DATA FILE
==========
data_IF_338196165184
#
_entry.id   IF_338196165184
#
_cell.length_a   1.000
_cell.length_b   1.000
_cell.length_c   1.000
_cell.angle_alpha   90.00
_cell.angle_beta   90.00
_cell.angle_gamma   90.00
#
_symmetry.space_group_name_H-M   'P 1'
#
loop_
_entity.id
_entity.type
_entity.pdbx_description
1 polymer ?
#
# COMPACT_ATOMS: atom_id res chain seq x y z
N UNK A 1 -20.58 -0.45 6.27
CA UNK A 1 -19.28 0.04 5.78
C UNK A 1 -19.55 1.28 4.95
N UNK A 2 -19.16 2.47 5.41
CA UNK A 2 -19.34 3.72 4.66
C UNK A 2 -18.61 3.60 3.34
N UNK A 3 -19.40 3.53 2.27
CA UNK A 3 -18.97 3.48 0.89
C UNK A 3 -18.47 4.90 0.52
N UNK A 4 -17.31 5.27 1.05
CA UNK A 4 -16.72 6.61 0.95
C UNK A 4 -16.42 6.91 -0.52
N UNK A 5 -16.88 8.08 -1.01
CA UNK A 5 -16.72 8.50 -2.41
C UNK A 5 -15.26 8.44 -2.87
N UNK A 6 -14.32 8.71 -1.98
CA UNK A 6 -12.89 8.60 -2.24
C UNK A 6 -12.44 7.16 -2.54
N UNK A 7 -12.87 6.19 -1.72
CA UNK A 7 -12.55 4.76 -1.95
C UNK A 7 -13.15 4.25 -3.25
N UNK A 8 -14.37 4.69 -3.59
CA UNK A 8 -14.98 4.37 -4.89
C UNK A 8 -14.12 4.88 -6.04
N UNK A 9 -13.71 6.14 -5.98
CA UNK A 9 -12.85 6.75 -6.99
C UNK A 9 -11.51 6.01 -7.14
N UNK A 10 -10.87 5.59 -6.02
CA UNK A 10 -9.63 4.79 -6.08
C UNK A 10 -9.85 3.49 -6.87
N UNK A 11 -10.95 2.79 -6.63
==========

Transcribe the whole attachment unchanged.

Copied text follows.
data_IF_338196165184
#
_entry.id   IF_338196165184
#
_cell.length_a   1.000
_cell.length_b   1.000
_cell.length_c   1.000
_cell.angle_alpha   90.00
_cell.angle_beta   90.00
_cell.angle_gamma   90.00
#
_symmetry.space_group_name_H-M   'P 1'
#
loop_
_entity.id
_entity.type
_entity.pdbx_description
1 polymer ?
#
# COMPACT_ATOMS: atom_id res chain seq x y z
N UNK A 1 -20.58 -0.45 6.27
CA UNK A 1 -19.28 0.04 5.78
C UNK A 1 -19.55 1.28 4.95
N UNK A 2 -19.16 2.47 5.41
CA UNK A 2 -19.34 3.72 4.66
C UNK A 2 -18.61 3.60 3.34
N UNK A 3 -19.40 3.53 2.27
CA UNK A 3 -18.97 3.48 0.89
C UNK A 3 -18.47 4.90 0.52
N UNK A 4 -17.31 5.27 1.05
CA UNK A 4 -16.72 6.61 0.95
C UNK A 4 -16.42 6.91 -0.52
N UNK A 5 -16.88 8.08 -1.01
CA UNK A 5 -16.72 8.50 -2.41
C UNK A 5 -15.26 8.44 -2.87
N UNK A 6 -14.32 8.71 -1.98
CA UNK A 6 -12.89 8.60 -2.24
C UNK A 6 -12.44 7.16 -2.54
N UNK A 7 -12.87 6.19 -1.72
CA UNK A 7 -12.55 4.76 -1.95
C UNK A 7 -13.15 4.25 -3.25
N UNK A 8 -14.37 4.69 -3.59
CA UNK A 8 -14.98 4.37 -4.89
C UNK A 8 -14.12 4.88 -6.04
N UNK A 9 -13.71 6.14 -5.98
CA UNK A 9 -12.85 6.75 -6.99
C UNK A 9 -11.51 6.01 -7.14
N UNK A 10 -10.87 5.59 -6.02
CA UNK A 10 -9.63 4.79 -6.08
C UNK A 10 -9.85 3.49 -6.87
N UNK A 11 -10.95 2.79 -6.63